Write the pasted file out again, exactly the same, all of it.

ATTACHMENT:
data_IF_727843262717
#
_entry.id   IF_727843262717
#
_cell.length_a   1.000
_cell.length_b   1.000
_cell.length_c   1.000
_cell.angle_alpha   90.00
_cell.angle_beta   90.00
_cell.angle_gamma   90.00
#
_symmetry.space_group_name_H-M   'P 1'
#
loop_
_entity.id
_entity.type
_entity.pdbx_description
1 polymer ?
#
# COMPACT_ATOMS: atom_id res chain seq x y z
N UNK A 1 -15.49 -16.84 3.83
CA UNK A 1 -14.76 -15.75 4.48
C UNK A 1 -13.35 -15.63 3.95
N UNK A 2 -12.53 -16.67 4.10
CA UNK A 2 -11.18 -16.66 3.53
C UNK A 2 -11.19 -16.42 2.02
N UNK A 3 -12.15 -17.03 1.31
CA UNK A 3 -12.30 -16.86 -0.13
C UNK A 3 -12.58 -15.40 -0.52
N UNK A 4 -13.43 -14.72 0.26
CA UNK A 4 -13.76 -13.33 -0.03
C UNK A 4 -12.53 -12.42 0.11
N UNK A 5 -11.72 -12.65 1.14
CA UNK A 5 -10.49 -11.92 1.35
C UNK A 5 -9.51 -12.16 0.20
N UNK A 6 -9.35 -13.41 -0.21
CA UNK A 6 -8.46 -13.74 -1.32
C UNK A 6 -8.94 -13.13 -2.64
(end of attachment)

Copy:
data_IF_727843262717
#
_entry.id   IF_727843262717
#
_cell.length_a   1.000
_cell.length_b   1.000
_cell.length_c   1.000
_cell.angle_alpha   90.00
_cell.angle_beta   90.00
_cell.angle_gamma   90.00
#
_symmetry.space_group_name_H-M   'P 1'
#
loop_
_entity.id
_entity.type
_entity.pdbx_description
1 polymer ?
#
# COMPACT_ATOMS: atom_id res chain seq x y z
N UNK A 1 -15.49 -16.84 3.83
CA UNK A 1 -14.76 -15.75 4.48
C UNK A 1 -13.35 -15.63 3.95
N UNK A 2 -12.53 -16.67 4.10
CA UNK A 2 -11.18 -16.66 3.53
C UNK A 2 -11.19 -16.42 2.02
N UNK A 3 -12.15 -17.03 1.31
CA UNK A 3 -12.30 -16.86 -0.13
C UNK A 3 -12.58 -15.40 -0.52
N UNK A 4 -13.43 -14.72 0.26
CA UNK A 4 -13.76 -13.33 -0.03
C UNK A 4 -12.53 -12.42 0.11
N UNK A 5 -11.72 -12.65 1.14
CA UNK A 5 -10.49 -11.92 1.35
C UNK A 5 -9.51 -12.16 0.20
N UNK A 6 -9.35 -13.41 -0.21
CA UNK A 6 -8.46 -13.74 -1.32
C UNK A 6 -8.94 -13.13 -2.64